How to Budget Your Everest Trek
  • Jun 18, 2022
  • Raj Kumar Basnet
  • 364

One of the most well-known treks in the world is Everest Base Camp. The trek offers a unique opportunity to see the inner workings of the Khumbu region by following in the footsteps of Sir Edmund Hillary, Tenzing Norgay, and countless other pioneers.

Several routes encompass the EBC and Everest Region in their entirety. However, the budget range varies because you will be taking several ways to reach the Base Camp. A handful of travel firms provide trekking packages for the Everest region. Food, lodging, and information on your trek to the Everest region are all included in such packages.

At Outfitter Nepal, we offer the best hospitality through our Everest Trekking Packages that follow all of these itineraries or we could tailor one for you based on your preferences!

Table of Contents

Everest Trek Itinerary

These are the list of itineraries that involves trekking to the Base Camp and the surrounding regions.

  • Everest Base Camp Trek: USD 1030 – USD 2000
  • Everest Panorama Trek: USD 950 – USD 1400
  • Everest High Pass Trek: USD 1700 – USD 2500
  • Everest Cho La Pass Trek: USD 1600 – USD 2300
  • Renjo La Pass Trek: USD 1200 – USD 1500
  • Gokyo Valley Trek: USD 1150 – USD 1500
  • Jiri Everest Base Camp Trek: USD 1500 - USD 2500
  • 12-Days Everest Base Camp Trek: USD 1000 - 1500
  • Everest Base Camp Helicopter Trek: USD 2500 - USD 3500
  • 10-Days Everest Base Camp Trek: USD 2450 – USD USD 4500
  • 7 Days Everest Base Camp Trek: USD 2300 - USD 4300
  • Ama Dablam Base Camp Trek: USD 1100 - USD 1600

The budget range involved in the Everest Trek

Please note that since the entire budget is largely determined by the needs of travellers, it is impossible to draw a firm judgment about whether or not to provide flat rates. Excluding international flights, the cost of trekking in Nepal's different mountainous terrains ranges from low-budget expeditions to extremely expensive luxury climbs. We'll try to explain everything regarding the hiking and the variables that lead to price differences between different operators throughout the world.

This article will go through all of the major trek cost so that you can plan and have a fun and safe trek to the Everest of the world's highest mountain.

The Price involved outside of Trekking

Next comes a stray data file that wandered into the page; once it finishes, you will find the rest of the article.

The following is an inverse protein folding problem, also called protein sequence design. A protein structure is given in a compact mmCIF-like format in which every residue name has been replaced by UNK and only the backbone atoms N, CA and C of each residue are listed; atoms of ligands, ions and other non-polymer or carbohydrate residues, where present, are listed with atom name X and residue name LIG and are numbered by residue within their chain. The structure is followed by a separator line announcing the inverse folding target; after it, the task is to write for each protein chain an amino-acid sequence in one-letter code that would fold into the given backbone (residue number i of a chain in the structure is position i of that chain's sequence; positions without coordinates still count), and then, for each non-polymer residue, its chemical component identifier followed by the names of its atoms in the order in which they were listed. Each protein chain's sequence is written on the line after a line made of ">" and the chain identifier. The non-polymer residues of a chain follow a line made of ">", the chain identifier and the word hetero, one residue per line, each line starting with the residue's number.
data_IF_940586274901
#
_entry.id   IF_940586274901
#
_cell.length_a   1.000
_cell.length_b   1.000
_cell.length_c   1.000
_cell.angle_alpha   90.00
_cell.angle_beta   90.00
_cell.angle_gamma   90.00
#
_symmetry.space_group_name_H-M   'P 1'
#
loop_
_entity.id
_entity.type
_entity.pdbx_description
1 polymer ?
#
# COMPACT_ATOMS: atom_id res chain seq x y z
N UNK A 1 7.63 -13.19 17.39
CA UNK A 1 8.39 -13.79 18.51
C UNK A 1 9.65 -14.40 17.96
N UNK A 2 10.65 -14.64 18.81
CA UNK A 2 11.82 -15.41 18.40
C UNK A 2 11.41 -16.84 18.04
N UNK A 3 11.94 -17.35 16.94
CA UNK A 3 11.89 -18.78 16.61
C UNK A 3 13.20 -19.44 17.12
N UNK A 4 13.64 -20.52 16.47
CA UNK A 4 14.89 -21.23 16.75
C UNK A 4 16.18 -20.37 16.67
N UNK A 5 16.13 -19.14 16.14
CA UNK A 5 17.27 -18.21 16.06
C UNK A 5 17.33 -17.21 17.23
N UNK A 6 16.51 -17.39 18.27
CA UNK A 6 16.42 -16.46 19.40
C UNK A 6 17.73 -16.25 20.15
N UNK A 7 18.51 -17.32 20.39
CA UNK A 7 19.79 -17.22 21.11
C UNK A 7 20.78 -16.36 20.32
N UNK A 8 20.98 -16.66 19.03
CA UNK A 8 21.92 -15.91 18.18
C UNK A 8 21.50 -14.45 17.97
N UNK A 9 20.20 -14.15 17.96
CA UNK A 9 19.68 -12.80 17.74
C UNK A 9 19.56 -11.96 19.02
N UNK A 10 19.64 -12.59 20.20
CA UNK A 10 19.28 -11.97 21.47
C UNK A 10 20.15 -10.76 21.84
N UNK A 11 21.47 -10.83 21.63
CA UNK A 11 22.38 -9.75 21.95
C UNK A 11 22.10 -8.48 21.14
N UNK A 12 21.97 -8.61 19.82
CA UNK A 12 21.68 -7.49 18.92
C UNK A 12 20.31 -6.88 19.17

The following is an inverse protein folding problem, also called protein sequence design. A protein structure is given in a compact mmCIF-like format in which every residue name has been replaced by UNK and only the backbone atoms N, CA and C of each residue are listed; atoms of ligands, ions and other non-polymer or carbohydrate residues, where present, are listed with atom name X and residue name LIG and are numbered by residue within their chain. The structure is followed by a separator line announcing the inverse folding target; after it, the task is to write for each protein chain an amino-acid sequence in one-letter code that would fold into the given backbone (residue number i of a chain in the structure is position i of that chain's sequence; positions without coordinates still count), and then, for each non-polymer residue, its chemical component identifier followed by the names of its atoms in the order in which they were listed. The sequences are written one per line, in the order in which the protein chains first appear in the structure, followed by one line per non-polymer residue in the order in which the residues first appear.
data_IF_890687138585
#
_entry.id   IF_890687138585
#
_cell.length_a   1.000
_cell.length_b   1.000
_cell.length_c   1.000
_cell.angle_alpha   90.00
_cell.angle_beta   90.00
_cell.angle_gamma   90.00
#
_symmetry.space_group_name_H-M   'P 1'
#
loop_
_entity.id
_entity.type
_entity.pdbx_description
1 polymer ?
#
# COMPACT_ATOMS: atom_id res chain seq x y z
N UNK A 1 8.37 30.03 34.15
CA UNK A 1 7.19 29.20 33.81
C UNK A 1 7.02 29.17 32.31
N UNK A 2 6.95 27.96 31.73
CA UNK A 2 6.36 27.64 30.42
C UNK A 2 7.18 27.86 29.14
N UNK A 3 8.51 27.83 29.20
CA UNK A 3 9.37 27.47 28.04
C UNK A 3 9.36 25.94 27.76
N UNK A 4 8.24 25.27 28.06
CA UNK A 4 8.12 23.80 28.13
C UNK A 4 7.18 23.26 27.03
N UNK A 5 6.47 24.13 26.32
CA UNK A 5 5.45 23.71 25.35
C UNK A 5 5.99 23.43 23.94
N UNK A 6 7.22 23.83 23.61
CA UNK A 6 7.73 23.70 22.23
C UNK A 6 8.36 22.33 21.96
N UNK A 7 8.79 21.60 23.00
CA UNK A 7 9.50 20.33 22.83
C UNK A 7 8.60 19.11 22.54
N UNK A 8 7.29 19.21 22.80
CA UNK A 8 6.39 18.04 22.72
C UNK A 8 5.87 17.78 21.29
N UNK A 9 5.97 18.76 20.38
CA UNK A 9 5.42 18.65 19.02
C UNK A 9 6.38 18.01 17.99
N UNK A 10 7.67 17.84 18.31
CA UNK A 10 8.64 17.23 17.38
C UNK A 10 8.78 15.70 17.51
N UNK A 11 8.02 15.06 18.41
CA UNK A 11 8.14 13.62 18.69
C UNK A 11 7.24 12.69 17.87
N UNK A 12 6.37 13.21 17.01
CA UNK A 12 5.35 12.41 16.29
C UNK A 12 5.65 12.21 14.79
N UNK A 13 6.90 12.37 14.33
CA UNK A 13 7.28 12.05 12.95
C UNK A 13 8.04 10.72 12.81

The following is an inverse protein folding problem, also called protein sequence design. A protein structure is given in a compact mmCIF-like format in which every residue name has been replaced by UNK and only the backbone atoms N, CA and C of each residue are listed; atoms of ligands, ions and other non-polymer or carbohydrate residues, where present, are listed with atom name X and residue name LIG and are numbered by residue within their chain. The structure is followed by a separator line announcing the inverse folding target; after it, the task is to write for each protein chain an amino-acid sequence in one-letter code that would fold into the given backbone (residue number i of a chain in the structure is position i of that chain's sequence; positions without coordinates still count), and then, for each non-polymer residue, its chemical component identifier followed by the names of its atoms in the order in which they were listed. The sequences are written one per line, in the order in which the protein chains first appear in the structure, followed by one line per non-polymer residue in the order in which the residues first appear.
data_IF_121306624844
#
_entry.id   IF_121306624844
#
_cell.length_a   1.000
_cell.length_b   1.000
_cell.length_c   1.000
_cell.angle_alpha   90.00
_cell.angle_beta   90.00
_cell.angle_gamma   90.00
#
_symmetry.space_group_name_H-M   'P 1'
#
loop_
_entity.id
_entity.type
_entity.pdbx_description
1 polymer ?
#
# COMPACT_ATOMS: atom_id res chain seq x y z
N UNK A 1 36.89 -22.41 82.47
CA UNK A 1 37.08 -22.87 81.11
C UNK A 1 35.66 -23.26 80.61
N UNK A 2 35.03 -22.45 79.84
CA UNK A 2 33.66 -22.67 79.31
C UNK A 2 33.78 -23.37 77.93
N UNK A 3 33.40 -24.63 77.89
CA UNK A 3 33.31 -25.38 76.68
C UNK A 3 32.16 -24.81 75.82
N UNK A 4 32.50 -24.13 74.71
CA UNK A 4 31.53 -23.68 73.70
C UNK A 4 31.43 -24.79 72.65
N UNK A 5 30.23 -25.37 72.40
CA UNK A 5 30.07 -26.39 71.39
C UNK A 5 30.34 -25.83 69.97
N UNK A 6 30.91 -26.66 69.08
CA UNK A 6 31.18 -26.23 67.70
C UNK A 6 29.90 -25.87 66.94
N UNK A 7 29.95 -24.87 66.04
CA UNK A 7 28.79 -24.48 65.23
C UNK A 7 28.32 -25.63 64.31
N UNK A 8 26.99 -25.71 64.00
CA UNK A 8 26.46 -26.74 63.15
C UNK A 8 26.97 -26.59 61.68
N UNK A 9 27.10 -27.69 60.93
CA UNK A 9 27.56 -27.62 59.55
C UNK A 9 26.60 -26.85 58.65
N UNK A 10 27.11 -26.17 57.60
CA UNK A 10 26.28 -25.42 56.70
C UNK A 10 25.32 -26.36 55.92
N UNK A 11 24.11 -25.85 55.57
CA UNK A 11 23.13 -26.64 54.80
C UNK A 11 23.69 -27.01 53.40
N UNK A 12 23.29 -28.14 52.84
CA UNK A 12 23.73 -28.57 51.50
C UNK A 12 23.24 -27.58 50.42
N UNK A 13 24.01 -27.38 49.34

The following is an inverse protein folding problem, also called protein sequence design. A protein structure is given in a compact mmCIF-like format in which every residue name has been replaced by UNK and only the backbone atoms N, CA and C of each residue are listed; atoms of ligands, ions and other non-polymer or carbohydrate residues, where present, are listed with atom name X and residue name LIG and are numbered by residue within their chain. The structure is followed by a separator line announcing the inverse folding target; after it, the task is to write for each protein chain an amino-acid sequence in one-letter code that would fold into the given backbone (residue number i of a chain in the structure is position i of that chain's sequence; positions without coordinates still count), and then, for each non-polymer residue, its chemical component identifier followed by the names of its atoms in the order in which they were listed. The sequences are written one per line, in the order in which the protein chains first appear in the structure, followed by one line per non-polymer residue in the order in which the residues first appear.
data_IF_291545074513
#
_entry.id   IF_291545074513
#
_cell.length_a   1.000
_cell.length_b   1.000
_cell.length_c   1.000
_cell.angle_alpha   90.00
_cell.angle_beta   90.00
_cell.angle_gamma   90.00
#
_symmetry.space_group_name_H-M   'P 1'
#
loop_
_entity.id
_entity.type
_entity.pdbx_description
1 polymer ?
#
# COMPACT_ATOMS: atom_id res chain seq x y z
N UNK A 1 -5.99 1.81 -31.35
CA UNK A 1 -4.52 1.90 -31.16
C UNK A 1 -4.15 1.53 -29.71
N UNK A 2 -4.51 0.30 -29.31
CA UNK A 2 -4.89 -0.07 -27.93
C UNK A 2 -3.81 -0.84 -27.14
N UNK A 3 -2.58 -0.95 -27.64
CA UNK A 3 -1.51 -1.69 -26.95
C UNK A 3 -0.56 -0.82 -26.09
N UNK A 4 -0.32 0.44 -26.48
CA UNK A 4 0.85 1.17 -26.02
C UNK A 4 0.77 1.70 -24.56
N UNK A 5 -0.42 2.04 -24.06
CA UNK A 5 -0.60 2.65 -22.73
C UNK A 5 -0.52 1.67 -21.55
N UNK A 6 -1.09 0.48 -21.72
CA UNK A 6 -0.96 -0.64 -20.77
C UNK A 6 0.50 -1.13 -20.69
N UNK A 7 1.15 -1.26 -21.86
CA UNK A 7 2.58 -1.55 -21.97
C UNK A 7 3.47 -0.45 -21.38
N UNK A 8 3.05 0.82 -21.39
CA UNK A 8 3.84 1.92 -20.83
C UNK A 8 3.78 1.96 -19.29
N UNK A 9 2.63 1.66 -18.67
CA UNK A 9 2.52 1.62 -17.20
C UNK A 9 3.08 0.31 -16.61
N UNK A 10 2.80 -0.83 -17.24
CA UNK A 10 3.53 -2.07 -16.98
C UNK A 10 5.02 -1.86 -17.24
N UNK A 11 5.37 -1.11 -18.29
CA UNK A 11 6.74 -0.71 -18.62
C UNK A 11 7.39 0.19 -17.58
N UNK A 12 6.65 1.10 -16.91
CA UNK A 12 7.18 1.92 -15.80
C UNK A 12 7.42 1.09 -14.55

Cost estimate for Kathmandu

The Trek to Everest begins in Kathmandu, and the budget for staying in Kathmandu includes airport transportation, hotel accommodations, and an additional touring budget if you wish to see the city. You can save money on your journey by choosing your hotel level, which ranges from $10 bed economical lodgings to premium Michelin Star hotels that can estimate over US$450 per night. If you decide to go on a day tour in your free time, it will range between $60 and $120, depending on the services you select.

At Outfitter Nepal, we can also arrange a day tour for you or accommodation and other services of your choice!

Budget to be allocated for Visa

To enter Nepal, citizens of all countries except India require a visa. At Kathmandu's international airport, you can get your visa on arrival. The following is the fee for a visa to Nepal:

  • Multiple entry visa for 15 days for US$30
  • Multiple entry visa for US$50 for 30 days
  • Multiple entry visa for 90 days for US$125

Since most Everest region trek itineraries last 12 to 20 days, it is best to obtain a one-month visa.

Budget for the trekking to the Everest

  • Transportation Budget

A round-trip flight from Ramechhap to Lukla estimates roughly $360 to $380 per person.

Flights to Lukla are likely to operate out of Manthali Airport in Ramechhap due to recent changes in regulations and upgrades at Kathmandu's domestic airport. Kathmandu to Ramechhap is a 4-6hour long journey and you can hop into a private jeep to get to Ramechhap. If you are willing to travel by Jeep-like Scorpio, Land Cruiser, and other four-wheelers private jeeps are also a more comfortable option for group or private travellers. It ranges from US$120 to US$130 for the jeep fare to Ramechhap! Hiring a jeep is better if you’re on a time constraint. Flying from here to Lukla is the best way to begin the journey. Only 10 kilos of luggage is allowed on these domestic flights. You can leave your unnecessary items at your hotel in Kathmandu.

Because of the unpredictability of the weather in Lukla, airlines have been known to cancel flights after waiting a few hours at the airport. It's unlikely that you'll be able to catch the next flight. In the event of a flight cancellation, we recommend that you:

  • Flying in a Helicopter

This is the greatest option because it will take place on a shared basis, resulting in a budget of only US$500 per person!

  • Flying on a Chartered Plane

You may even hire a helicopter flight for roughly US$2700 for the entire flight!

  • Budget for Trekking Permits

You require three kinds of permits for trekking to the Everest Region. They are the Sagarmatha National Park Entry Permit, Khumbu Rural Municipality Permit and TIMS Card.

  • Sagarmatha National Park Entry Permit:

  • Foreign nationals: US$30 (Roughly NPR 3,000) per person, per entry, plus 13% VAT
  • Nationals of the SAARC: US$15 (Roughly NPR 1,500) per person per admission + 13% VAT
  • Nepali: US$10 (NPR 100) per person, each admission, plus 13% VAT Children under the age of ten are free.
  • Khumbu Rural Municipality Permit:

This Khumbu Rural Municipality Permit is a new permit that went into effect on October 1, 2018. The Khumbu Local Government collects US$20 or NPR 2000 (less than four weeks) and US$25 or NPR 2,500 (more than four weeks) from each foreigner. Keep in mind that this Khumbu Rural Municipality Permit is not available in the Kathmandu valley; however, if you trek from Lukla, you can get one there, or if you trek from Jiri or Salleri, you can get one at Monjo village.

  • TIMS Card

If you are an independent trekker, you must be physically present at the TIMS Counter to collect a TIMS card, which is green in colour and is US$ 20 each. If you are trekking alone, you do not need to use the TIMS card at this time.